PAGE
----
There are many concepts, theories, ideas, stimuli and realities that human beings have created and/or studied throughout history, and there is a great amount of data and information on a practically unlimited variety of subjects.
Organizing this information is fundamental if we want to work with it, and it can be useful to generate instruments that show it to us in a visual and schematic way.
Likewise, when we refer to concepts or points of view that are linked but different from each other, a good representation of this type may be advisable in order to try to make an efficient comparison of the elements to be valued. In this sense, the use of techniques such as the elaboration of comparative tables may be useful. Let us see what the latter consist of.
Comparative table: what are we talking about?
It is called a comparative table to a type of basic graphic tool which arises as a result of an attempt to systematize and synthesize in a summarized and easily understandable way a comparison between different categories previously thought in order to organize the information available regarding, for example, observed phenomena or parameters of the same variable.
This systematisation of information takes the form, as its name indicates, of a square or a rectangle, generally in a table format that is easy to interpret and in which it is simple to visualise the information that is contrasted between the different phenomena or variables observed and analysed.
This is a basic mechanics of great use for study or even for making quick decisions, which we use quite often in our daily lives (although its formal use seems to go back only to the 19th century, even though there were probably antecedents to it.
It allows an easy and organized reading of the information, exposing in a clear and concise way the most relevant information and allowing to make a categorization and classification of it and a facilitation of its retention thanks to the use of the visual way.
How is it structured?
The structure of a comparison chart is highly variable, since each one can do it the way they want and with different forms and formats. However, as a general rule they all share some basic elements .
In this sense, it consists of a main theme on which the table in question is based, one to several sub-themes to be divided and compared, and then several elements of comparison or variables, whose values will be whatever differs from or resembles each other .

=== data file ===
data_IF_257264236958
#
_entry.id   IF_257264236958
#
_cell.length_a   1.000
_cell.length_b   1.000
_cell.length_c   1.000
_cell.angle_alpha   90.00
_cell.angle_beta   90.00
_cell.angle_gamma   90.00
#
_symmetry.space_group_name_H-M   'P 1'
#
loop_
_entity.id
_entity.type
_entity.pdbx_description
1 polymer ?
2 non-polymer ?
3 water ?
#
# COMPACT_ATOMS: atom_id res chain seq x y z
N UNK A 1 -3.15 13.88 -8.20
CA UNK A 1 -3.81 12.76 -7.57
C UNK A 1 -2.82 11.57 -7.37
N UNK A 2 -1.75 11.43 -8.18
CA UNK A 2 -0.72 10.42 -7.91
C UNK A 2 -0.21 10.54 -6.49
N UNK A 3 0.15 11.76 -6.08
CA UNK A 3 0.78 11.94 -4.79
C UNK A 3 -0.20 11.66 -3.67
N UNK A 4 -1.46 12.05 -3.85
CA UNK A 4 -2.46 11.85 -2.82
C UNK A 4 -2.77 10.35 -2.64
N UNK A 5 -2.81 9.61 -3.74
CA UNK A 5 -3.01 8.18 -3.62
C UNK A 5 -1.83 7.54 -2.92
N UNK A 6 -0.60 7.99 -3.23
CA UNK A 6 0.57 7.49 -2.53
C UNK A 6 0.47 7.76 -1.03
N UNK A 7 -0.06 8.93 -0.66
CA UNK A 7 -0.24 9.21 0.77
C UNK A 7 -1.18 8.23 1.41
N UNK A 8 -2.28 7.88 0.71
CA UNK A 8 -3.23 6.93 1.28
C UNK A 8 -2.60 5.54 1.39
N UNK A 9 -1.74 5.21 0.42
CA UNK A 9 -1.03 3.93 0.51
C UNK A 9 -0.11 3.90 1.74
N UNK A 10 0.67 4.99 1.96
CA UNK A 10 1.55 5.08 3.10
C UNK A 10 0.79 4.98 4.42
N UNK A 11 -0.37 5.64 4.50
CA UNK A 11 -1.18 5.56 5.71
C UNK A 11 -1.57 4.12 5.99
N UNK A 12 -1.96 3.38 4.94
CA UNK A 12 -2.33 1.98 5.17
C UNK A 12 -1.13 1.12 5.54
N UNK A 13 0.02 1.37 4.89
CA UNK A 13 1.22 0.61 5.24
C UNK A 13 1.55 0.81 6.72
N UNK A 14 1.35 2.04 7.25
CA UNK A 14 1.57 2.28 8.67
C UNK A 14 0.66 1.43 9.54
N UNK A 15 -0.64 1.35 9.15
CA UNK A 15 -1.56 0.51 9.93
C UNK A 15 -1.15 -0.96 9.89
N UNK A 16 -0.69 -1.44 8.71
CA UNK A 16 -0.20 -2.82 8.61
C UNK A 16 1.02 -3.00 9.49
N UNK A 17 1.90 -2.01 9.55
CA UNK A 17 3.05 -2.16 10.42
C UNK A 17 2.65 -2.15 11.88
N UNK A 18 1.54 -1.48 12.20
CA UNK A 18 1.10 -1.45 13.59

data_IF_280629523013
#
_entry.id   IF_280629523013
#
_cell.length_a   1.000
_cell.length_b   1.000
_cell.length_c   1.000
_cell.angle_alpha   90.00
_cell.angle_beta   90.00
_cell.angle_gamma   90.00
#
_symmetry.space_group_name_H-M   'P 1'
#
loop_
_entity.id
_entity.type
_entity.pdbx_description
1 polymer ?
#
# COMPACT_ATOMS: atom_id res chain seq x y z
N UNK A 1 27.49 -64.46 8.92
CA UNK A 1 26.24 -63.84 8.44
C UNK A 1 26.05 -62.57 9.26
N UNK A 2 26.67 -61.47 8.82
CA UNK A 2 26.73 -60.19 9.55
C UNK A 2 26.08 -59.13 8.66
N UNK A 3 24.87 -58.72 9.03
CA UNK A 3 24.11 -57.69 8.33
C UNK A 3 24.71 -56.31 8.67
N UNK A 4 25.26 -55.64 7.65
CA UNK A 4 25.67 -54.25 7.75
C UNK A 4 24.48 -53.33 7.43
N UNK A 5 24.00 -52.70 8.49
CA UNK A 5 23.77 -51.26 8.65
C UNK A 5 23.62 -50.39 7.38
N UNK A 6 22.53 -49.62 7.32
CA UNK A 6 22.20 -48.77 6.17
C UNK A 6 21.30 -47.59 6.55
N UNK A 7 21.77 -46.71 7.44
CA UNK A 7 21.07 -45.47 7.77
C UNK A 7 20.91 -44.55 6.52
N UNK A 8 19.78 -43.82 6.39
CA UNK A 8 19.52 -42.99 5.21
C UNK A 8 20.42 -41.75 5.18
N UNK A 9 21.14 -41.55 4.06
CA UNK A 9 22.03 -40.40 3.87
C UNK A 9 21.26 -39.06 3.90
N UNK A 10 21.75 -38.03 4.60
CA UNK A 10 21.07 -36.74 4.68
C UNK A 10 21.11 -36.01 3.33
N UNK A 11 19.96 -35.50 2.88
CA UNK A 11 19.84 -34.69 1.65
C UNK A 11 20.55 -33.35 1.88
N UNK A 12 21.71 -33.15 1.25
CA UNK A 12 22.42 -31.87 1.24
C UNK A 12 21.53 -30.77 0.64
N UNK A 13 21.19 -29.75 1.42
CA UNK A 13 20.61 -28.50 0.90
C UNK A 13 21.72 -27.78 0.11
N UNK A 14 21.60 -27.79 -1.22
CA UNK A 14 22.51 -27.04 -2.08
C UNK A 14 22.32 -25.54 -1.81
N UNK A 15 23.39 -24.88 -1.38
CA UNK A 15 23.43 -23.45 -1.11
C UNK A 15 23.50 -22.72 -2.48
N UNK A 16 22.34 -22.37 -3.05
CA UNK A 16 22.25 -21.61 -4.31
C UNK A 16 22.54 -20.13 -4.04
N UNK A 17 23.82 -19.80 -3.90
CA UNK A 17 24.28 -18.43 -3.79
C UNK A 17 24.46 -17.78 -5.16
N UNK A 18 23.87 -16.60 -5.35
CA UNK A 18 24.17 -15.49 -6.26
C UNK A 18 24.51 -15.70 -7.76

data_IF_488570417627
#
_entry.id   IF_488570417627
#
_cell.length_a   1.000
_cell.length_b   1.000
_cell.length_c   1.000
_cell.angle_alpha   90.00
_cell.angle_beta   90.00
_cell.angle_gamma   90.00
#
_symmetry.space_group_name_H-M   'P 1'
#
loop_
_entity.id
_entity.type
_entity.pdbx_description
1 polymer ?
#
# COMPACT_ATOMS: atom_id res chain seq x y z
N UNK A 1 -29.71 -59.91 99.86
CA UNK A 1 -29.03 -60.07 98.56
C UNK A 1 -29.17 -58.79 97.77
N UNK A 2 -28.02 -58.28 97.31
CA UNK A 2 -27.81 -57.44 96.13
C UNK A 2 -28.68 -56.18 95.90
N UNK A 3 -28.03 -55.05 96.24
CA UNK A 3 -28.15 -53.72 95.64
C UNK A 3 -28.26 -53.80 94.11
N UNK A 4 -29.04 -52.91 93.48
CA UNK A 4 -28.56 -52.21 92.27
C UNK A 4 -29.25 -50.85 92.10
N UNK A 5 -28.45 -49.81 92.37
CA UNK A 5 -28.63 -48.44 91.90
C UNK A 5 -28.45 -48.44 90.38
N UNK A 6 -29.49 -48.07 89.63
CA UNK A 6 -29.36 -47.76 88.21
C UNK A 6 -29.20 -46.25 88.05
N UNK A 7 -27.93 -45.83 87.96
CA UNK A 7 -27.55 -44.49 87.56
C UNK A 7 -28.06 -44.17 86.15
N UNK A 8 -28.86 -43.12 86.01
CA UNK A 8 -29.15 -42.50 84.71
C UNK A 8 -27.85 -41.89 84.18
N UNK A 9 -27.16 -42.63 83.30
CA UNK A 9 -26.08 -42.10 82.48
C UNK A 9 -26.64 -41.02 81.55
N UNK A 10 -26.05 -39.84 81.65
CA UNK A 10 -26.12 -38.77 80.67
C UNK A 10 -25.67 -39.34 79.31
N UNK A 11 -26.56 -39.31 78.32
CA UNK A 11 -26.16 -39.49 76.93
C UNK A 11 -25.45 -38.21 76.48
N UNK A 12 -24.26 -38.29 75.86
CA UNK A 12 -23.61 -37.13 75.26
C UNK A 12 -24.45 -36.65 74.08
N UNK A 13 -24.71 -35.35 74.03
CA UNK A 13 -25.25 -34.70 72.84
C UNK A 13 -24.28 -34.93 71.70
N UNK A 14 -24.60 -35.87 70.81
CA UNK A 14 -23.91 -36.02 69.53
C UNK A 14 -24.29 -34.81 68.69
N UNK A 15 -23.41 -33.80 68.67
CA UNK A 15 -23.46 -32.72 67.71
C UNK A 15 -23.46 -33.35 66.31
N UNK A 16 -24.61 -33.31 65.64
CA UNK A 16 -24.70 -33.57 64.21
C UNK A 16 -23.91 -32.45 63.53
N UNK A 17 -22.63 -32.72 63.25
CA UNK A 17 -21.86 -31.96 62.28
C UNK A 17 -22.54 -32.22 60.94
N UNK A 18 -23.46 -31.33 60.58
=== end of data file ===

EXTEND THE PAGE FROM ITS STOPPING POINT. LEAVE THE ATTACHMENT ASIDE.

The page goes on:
For example, we can compare the differences between the main components of the psychoanalytic and psychodynamic school as a subject using the authors Freud and Jung as sub-themes and aspects such as the notion of drive, the types of unconscious, the focus on what is culturally inherited, the importance given to libido and sexuality, the interpretation of dreams, the type of psychotherapy and techniques employed or the development of personality as variables to be discussed.
Two basic types
Comparative tables can be made in very different ways, so that very different classifications could be made in respect of aspects such as shape. However, if we consider the type of information they use, we can mainly find two main types.
Qualitative comparison table
We consider qualitative all those information that cannot be or have not been operated before generating the comparative table. Thus, it consists mainly of descriptive information in which no nuances can be perceived, such as the degree to which a certain variable is given . Although easily understandable, it may give rise to different interpretations of the information.
Quantitative Comparison Table
All those comparative tables in which the parameters of the variables have been operationalized and quantified are considered as such, in such a way that it is possible to work with said information in such a way that information is provided on the numerical-mathematical relations between variables . They are more technical and usually require more work, but are also more subjective and less prone to misinterpretation.
Next and in order to be able to observe a simple case of comparative chart, we will see one with the topic of the types of rhyme.
- Fink, A. (2005). How to Conduct Surveys. Thousand Oaks: Sage Publications.